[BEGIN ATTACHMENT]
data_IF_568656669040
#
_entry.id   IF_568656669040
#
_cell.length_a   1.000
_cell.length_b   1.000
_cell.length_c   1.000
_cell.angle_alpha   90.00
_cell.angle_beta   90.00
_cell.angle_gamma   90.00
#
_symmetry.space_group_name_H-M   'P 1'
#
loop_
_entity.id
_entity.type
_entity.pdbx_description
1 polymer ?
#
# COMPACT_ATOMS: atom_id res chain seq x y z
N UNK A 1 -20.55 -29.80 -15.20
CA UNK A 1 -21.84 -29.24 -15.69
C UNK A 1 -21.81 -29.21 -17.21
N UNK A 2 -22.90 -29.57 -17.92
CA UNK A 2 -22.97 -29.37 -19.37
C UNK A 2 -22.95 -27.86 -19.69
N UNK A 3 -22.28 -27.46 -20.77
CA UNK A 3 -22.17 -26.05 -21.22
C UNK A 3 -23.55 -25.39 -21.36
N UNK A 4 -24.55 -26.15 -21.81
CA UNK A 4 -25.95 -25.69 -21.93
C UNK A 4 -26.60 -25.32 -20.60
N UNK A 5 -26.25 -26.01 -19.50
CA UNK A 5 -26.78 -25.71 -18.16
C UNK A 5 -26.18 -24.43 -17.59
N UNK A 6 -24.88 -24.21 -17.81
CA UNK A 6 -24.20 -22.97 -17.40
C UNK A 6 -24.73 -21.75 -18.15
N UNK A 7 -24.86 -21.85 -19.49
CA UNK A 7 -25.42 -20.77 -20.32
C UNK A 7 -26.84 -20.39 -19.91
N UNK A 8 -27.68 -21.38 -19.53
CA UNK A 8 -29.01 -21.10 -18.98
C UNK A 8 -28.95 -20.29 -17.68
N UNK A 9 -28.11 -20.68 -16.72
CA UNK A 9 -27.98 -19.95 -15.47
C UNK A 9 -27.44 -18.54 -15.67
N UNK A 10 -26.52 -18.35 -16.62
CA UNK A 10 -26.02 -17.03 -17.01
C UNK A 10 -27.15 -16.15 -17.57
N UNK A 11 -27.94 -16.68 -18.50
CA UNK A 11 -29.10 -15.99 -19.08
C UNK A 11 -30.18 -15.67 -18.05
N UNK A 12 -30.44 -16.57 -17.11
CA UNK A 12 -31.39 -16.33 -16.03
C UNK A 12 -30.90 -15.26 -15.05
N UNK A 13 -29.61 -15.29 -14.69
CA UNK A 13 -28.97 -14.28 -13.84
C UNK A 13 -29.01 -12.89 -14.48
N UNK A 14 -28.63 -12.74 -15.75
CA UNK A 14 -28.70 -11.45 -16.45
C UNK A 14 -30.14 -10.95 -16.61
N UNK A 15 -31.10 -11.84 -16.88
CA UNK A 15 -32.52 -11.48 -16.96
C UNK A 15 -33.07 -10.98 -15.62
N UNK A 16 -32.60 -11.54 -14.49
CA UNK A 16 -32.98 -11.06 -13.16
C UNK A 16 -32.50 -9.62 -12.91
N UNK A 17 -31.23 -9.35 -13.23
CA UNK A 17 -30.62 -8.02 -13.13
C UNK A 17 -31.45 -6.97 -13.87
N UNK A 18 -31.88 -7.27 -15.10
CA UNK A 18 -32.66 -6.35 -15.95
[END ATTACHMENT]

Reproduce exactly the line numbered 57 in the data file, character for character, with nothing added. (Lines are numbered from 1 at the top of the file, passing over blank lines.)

N UNK A 13 -29.61 -15.29 -14.69